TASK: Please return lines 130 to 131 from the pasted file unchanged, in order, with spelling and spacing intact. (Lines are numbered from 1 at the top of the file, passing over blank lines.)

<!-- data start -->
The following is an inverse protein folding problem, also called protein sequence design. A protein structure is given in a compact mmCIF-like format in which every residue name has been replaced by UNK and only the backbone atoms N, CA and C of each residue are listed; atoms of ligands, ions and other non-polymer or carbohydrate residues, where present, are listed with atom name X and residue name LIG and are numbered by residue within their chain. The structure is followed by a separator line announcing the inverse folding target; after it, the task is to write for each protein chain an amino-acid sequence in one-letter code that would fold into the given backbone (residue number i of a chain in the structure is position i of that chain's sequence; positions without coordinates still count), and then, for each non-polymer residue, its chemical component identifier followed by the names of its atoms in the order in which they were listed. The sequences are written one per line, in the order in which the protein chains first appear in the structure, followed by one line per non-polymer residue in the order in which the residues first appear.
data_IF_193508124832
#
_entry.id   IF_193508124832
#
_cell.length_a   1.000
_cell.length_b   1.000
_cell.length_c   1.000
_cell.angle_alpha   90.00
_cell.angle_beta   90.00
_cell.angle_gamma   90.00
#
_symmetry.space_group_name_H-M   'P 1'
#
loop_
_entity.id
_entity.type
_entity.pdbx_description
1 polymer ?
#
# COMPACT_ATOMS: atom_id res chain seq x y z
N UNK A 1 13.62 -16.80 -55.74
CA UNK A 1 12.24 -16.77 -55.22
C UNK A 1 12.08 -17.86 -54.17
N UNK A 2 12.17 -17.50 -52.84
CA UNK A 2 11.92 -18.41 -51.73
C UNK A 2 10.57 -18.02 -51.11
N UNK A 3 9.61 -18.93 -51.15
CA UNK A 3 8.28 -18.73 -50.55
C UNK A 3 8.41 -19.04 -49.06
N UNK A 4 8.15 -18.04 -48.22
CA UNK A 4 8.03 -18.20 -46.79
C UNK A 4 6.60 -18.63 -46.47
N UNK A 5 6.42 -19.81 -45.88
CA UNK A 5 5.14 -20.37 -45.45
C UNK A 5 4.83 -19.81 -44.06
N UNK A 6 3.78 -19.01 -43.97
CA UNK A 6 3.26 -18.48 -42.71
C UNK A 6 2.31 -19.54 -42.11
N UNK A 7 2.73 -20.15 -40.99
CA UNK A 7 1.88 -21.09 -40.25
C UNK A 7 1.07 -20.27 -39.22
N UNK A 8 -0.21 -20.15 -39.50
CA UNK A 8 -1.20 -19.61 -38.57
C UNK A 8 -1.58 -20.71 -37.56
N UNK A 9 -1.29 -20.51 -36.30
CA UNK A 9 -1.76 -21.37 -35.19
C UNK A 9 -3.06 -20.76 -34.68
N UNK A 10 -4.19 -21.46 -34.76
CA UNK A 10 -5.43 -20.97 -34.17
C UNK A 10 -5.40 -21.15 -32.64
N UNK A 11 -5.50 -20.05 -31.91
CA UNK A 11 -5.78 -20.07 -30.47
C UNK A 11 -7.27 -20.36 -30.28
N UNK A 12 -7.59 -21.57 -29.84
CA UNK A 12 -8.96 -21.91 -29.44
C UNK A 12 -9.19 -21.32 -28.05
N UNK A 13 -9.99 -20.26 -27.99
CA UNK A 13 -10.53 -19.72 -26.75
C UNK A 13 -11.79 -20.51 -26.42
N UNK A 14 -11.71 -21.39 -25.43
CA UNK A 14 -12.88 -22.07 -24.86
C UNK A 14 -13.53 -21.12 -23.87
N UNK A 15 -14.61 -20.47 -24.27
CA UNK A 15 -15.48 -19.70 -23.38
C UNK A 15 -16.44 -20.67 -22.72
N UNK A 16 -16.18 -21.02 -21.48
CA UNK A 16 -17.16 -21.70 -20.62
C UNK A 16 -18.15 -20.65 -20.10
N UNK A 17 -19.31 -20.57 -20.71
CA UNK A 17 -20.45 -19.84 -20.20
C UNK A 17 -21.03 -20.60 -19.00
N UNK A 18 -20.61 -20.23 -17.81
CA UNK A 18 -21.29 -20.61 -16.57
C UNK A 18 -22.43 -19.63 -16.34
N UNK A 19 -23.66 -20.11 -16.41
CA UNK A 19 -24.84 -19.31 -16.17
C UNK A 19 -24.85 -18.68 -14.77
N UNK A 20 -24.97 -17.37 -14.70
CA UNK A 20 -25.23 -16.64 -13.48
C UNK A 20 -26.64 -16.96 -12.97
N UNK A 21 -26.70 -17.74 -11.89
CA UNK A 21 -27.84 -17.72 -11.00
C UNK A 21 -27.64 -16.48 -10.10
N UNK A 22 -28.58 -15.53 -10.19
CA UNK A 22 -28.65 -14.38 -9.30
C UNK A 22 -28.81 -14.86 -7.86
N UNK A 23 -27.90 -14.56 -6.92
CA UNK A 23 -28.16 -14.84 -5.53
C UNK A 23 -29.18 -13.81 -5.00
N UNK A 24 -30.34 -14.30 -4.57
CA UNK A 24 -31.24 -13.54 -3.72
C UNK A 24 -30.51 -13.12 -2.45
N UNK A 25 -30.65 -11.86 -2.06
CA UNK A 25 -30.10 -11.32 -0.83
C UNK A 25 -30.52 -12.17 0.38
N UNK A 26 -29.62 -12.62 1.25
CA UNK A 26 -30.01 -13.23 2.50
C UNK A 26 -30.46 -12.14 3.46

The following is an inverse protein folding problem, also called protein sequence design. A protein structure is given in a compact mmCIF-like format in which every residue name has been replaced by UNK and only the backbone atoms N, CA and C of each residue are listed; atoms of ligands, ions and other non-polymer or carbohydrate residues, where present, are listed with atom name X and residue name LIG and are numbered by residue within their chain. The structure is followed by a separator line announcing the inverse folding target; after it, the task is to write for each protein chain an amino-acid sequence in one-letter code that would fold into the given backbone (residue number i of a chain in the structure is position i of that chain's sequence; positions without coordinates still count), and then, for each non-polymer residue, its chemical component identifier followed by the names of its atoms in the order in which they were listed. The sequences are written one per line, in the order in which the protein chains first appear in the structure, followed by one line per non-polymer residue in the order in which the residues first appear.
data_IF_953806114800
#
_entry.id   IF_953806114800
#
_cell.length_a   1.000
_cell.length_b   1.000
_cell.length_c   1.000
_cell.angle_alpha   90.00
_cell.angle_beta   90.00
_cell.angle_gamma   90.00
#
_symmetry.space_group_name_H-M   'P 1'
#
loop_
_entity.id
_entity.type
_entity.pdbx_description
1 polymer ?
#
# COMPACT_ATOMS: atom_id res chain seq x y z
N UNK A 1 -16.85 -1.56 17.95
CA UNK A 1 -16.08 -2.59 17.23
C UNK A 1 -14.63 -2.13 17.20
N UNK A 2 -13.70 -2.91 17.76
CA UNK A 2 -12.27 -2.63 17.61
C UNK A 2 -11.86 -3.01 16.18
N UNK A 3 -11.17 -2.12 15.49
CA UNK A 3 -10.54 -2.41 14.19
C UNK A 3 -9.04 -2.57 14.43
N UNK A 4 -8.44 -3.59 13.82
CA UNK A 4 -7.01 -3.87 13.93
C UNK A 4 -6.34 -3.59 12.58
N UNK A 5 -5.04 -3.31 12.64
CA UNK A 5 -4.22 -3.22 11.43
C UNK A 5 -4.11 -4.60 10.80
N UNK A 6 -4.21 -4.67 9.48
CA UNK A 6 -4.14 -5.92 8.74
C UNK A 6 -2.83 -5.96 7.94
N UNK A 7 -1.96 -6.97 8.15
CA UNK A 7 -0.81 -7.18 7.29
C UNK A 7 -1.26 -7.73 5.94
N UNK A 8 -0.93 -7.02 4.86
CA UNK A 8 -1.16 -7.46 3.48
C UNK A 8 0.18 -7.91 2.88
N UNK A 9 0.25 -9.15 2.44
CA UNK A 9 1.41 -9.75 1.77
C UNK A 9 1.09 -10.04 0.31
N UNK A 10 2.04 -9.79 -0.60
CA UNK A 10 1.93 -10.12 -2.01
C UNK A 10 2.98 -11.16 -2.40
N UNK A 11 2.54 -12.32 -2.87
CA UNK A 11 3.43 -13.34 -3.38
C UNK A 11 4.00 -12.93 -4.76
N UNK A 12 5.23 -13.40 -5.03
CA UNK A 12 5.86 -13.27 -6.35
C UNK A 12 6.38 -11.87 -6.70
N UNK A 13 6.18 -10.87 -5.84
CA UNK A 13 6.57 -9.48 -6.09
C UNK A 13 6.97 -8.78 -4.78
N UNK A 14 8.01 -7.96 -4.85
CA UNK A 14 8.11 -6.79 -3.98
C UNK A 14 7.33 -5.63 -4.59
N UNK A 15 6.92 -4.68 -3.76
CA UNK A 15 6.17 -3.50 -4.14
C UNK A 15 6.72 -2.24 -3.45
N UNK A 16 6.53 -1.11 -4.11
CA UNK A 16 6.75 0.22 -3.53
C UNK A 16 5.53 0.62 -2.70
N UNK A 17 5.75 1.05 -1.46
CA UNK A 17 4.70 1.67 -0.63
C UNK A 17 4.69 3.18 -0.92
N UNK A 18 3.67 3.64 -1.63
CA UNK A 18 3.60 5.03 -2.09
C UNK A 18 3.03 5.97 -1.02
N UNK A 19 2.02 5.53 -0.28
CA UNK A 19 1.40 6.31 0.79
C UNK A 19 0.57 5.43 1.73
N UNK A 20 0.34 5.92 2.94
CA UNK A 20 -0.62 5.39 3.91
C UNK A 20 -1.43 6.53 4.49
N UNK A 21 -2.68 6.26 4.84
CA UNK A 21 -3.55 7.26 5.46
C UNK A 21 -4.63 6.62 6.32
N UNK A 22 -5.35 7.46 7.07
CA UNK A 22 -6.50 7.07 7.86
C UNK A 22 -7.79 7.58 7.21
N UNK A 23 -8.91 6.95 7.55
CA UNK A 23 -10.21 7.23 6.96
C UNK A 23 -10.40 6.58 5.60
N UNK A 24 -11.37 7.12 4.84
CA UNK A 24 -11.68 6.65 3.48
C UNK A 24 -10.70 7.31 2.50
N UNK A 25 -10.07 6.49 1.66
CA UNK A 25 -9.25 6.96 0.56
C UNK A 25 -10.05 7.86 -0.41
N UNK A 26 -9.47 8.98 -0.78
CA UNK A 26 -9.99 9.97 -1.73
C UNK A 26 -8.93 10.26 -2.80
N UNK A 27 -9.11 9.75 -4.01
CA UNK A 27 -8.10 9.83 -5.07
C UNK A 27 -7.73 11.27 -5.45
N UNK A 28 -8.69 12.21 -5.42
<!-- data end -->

N UNK A 4 -8.44 -3.59 13.82
CA UNK A 4 -7.01 -3.87 13.93